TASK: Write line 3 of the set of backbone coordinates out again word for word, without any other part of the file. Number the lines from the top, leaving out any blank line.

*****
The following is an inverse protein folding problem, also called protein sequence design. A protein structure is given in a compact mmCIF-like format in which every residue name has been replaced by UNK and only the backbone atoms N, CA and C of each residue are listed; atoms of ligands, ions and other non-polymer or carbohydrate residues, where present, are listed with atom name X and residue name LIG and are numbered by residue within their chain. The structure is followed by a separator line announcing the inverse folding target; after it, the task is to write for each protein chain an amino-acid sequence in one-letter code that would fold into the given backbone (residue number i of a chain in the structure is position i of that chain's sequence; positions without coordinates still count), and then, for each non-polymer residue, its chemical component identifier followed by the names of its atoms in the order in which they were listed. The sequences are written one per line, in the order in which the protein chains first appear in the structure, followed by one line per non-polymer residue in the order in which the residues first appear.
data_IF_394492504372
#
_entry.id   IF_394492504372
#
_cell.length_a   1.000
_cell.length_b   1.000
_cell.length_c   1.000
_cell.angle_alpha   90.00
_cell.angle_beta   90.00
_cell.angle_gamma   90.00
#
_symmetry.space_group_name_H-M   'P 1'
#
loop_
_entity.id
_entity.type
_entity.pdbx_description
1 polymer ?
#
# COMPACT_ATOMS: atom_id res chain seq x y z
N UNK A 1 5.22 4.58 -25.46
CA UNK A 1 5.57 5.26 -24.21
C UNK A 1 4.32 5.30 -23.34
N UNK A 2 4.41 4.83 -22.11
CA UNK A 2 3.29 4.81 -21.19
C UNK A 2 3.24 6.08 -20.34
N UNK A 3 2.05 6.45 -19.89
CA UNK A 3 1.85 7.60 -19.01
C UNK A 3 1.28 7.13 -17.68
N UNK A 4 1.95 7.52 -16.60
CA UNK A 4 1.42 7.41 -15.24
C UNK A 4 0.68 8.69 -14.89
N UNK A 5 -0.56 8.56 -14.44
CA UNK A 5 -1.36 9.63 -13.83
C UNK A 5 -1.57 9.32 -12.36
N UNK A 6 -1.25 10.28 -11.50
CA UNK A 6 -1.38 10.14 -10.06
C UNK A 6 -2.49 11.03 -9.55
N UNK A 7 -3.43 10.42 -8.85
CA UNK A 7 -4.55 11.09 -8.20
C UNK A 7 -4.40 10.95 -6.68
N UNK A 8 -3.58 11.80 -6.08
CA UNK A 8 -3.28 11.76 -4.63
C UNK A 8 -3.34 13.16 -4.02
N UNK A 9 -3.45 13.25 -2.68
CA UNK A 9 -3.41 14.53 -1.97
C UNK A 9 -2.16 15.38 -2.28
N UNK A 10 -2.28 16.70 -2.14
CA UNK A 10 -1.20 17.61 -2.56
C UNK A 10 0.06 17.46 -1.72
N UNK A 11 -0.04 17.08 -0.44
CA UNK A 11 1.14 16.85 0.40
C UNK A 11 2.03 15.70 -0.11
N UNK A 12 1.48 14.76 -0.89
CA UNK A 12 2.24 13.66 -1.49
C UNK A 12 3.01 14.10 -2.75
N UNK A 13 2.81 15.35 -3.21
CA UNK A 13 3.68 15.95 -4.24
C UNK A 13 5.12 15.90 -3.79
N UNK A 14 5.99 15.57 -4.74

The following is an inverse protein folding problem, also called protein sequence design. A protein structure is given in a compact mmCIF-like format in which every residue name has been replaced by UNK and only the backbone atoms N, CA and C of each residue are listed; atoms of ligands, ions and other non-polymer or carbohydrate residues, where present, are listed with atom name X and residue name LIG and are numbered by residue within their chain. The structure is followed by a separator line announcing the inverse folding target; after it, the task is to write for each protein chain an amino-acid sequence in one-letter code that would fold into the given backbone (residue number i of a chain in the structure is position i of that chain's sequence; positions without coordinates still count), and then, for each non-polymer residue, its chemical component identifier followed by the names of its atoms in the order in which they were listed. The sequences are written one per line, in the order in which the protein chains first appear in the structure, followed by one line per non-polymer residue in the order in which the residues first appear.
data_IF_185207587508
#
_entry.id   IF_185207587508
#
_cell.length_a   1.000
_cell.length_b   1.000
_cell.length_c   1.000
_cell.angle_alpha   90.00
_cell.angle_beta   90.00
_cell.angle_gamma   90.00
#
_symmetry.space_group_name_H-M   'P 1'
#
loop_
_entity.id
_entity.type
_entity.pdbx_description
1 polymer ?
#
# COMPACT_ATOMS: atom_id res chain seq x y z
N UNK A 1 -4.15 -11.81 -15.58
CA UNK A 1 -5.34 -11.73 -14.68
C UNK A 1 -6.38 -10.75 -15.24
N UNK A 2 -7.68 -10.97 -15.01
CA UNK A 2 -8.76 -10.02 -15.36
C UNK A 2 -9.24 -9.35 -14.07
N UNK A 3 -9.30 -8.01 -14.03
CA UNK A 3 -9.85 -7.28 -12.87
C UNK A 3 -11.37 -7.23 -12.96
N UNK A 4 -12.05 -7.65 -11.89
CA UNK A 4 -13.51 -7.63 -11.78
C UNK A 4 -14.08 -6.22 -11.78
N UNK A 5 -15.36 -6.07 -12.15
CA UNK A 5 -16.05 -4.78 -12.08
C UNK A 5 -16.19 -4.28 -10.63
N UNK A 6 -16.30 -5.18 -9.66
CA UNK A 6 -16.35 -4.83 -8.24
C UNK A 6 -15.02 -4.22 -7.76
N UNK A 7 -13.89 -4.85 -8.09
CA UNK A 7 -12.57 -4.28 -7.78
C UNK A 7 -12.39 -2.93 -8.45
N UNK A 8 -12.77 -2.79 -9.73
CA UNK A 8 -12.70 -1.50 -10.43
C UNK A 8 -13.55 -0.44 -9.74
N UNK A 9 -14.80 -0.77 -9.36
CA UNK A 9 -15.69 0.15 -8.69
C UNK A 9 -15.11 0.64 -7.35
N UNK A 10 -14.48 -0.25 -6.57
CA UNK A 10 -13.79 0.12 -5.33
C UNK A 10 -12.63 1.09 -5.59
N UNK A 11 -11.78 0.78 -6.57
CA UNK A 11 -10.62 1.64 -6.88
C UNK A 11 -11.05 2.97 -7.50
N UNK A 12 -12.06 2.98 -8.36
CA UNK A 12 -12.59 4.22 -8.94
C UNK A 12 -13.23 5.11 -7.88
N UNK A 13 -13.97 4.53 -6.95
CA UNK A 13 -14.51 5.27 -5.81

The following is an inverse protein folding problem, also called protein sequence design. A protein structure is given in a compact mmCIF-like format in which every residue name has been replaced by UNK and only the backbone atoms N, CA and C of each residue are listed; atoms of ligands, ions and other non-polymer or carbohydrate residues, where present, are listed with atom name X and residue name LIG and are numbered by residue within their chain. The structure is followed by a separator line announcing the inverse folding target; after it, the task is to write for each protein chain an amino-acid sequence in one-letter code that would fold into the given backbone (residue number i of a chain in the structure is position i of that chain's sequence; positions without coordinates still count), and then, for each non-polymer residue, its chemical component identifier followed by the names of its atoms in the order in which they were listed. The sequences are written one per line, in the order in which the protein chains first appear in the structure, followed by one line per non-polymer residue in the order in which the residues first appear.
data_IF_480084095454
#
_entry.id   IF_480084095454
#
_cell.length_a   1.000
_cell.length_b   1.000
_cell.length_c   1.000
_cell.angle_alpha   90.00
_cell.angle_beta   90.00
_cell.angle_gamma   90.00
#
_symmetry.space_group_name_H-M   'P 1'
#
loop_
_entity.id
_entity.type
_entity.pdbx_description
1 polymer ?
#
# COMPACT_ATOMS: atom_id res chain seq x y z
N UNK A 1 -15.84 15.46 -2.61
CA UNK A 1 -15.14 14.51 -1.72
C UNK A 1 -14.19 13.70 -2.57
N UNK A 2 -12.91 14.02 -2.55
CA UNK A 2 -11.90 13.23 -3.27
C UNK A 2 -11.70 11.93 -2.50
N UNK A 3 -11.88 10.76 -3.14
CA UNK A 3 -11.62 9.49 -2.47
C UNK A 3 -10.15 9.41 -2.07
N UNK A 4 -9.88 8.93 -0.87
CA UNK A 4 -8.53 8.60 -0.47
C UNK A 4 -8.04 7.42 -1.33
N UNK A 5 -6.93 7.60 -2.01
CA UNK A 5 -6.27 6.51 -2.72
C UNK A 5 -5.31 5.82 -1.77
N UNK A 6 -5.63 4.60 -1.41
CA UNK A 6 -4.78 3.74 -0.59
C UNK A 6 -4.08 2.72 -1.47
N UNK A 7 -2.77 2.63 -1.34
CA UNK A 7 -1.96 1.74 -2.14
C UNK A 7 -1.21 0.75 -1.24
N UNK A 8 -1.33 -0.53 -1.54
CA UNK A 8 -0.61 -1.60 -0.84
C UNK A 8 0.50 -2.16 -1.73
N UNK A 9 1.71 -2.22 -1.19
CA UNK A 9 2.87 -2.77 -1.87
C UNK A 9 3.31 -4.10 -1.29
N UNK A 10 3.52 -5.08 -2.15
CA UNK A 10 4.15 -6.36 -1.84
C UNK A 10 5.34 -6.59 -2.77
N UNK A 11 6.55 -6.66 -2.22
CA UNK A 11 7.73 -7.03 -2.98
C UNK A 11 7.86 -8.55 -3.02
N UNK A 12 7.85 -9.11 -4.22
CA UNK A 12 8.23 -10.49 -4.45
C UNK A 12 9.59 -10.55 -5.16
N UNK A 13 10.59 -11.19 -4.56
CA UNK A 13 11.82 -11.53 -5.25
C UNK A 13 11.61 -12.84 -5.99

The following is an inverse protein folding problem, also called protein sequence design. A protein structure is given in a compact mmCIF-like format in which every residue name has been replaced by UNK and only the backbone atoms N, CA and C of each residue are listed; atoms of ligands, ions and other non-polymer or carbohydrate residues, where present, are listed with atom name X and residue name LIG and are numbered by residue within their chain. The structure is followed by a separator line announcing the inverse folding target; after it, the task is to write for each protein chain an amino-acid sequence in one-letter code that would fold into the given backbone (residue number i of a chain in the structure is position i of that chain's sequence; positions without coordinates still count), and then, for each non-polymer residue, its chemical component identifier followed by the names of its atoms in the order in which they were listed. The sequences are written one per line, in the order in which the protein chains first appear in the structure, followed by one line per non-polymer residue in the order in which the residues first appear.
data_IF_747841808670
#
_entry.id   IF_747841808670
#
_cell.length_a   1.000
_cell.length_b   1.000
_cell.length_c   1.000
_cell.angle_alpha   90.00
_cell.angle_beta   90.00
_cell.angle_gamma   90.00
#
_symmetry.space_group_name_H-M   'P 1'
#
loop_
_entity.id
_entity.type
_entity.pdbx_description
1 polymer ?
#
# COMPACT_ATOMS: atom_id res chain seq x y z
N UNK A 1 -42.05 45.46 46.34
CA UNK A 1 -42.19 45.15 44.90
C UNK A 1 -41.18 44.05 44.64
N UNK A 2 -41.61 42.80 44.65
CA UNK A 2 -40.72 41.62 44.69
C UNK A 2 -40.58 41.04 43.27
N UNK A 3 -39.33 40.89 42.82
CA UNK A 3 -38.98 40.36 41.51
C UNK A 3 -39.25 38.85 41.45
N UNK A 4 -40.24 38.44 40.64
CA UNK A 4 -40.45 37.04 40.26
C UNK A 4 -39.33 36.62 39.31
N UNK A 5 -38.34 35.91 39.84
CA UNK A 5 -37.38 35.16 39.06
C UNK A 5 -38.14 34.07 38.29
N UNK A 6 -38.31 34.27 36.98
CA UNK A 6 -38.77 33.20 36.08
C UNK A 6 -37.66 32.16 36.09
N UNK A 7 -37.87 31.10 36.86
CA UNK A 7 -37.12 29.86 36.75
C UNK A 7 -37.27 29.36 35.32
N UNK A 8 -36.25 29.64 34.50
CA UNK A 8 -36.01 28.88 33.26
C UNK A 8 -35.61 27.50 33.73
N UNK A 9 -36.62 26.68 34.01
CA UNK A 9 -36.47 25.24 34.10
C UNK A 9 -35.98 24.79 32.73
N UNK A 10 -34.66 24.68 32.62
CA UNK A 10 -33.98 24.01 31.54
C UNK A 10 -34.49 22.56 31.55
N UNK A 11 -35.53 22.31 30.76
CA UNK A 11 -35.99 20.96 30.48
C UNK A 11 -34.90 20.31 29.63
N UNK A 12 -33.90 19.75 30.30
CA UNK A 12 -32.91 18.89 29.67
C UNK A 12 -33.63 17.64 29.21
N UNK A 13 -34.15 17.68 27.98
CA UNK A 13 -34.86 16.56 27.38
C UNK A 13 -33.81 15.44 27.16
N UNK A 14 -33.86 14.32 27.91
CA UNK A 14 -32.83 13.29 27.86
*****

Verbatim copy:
#